From our Director in Lebanon, we shall hear about the wretched living conditions for most refugees there and our efforts to overcome the obstacles to the reconstruction of the Nahr El Bared refugee camp.

Our Directors in the West Bank and Gaza, will inform us about the effects of the occupation and hear about the continuing suffocation of the rights and freedoms of Palestinians and Palestine refugees beneath myriad restrictions and assaults on their dignity. Yet from all our fields, you will also hear about UNRWA’s efforts, and those of the refugees themselves, to mitigate the harshness and gloom – efforts in which we seek your support and your partnership.

The fraught circumstances in which UNRWA and its partners are compelled to function remind us of the urgency of a negotiated resolution of the Israeli-Palestinian conflict and a just and lasting solution to the plight of Palestine refugees. I call on our partner States – donors, host countries Israel and others – to work toward alleviating and bringing to an end the suffering of the Palestinian people.

Distinguished colleagues:

We have prepared for the next day and a half a rich agenda in a format designed to maximize interaction and the open exchange of ideas. I encourage you to engage as fully as possible in the plenary sessions as well as in the group discussions. Your views are important to us, so let us hear them articulated and debated so that we can take them into account as we go forward.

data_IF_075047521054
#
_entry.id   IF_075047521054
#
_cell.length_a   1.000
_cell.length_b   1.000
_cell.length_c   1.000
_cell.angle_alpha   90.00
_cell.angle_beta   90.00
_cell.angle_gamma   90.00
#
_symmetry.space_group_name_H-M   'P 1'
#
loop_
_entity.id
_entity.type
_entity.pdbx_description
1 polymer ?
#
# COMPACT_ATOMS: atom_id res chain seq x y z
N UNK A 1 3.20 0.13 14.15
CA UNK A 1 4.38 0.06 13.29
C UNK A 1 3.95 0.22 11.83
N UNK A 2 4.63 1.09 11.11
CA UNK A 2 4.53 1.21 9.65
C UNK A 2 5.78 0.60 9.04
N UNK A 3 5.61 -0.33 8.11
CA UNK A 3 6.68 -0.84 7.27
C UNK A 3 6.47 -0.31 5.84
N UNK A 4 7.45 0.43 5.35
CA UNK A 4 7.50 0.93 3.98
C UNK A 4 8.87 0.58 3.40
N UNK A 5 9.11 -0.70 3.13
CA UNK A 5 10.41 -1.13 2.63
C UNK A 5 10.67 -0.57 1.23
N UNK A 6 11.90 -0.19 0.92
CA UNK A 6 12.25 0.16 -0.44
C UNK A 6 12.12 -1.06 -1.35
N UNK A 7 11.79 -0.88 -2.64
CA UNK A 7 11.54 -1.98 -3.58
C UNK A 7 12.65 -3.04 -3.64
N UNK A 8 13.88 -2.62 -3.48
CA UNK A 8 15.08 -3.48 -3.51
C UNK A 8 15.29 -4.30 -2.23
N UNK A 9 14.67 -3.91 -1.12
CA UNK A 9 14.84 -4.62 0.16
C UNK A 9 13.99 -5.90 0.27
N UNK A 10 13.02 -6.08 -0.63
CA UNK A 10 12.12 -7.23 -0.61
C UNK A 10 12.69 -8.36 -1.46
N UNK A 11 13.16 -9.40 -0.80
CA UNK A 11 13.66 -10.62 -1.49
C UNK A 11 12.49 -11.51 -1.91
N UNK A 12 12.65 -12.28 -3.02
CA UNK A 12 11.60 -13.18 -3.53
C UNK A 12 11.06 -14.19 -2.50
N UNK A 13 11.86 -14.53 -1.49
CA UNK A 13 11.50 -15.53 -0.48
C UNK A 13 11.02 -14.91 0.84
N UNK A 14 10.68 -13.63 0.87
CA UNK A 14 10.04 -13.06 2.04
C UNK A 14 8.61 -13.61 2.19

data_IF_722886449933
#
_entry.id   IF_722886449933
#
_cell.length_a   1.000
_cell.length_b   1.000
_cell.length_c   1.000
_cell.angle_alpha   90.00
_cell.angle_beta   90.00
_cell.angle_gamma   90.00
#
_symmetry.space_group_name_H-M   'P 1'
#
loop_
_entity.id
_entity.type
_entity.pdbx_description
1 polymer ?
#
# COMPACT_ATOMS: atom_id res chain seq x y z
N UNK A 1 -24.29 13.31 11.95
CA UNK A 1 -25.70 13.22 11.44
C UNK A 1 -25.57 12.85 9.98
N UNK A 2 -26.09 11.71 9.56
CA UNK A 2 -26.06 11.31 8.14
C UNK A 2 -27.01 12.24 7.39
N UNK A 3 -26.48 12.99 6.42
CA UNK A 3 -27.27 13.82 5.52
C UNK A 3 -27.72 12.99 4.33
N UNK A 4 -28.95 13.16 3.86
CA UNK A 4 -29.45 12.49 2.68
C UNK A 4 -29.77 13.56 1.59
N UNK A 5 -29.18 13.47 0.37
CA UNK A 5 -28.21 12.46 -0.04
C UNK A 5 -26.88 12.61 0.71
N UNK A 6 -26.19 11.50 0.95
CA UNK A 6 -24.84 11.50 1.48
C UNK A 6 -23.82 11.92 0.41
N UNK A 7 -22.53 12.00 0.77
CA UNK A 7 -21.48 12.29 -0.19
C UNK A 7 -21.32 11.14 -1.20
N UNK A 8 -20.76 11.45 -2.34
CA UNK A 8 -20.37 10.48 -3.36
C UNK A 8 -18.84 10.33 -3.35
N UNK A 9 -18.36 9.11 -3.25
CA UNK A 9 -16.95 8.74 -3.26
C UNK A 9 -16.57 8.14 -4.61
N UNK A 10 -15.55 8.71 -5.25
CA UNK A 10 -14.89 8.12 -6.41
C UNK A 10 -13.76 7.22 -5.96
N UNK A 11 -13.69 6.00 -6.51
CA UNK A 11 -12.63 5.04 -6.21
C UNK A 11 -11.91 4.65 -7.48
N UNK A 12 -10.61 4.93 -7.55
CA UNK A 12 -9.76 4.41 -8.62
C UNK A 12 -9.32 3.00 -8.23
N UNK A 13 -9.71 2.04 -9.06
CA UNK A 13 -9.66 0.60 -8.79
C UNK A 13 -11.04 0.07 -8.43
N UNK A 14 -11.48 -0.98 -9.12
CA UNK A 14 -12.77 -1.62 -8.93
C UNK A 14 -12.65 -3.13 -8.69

Background Information

UNRWA is a United Nations agency established by the General Assembly in 1949 and is mandated to provide assistance and protection to a population of some 5 million registered Palestine refugees. Its mission is to help Palestine refugees in Jordan, Lebanon, Syria, West Bank and the Gaza Strip to achieve their full potential in human development, pending a just solution to their plight. UNRWA’s services encompass education, health care, relief and social services, camp infrastructure and improvement, and microfinance.

Financial support to UNRWA has not kept pace with an increased demand for services caused by growing numbers of registered refugees, expanding need, and deepening poverty. As a result, the Agency's General Fund (GF), supporting UNRWA’s core activities and 97 per cent reliant on voluntary contributions, has begun each year with a large projected deficit. Currently the deficit stands at US$ 56 million.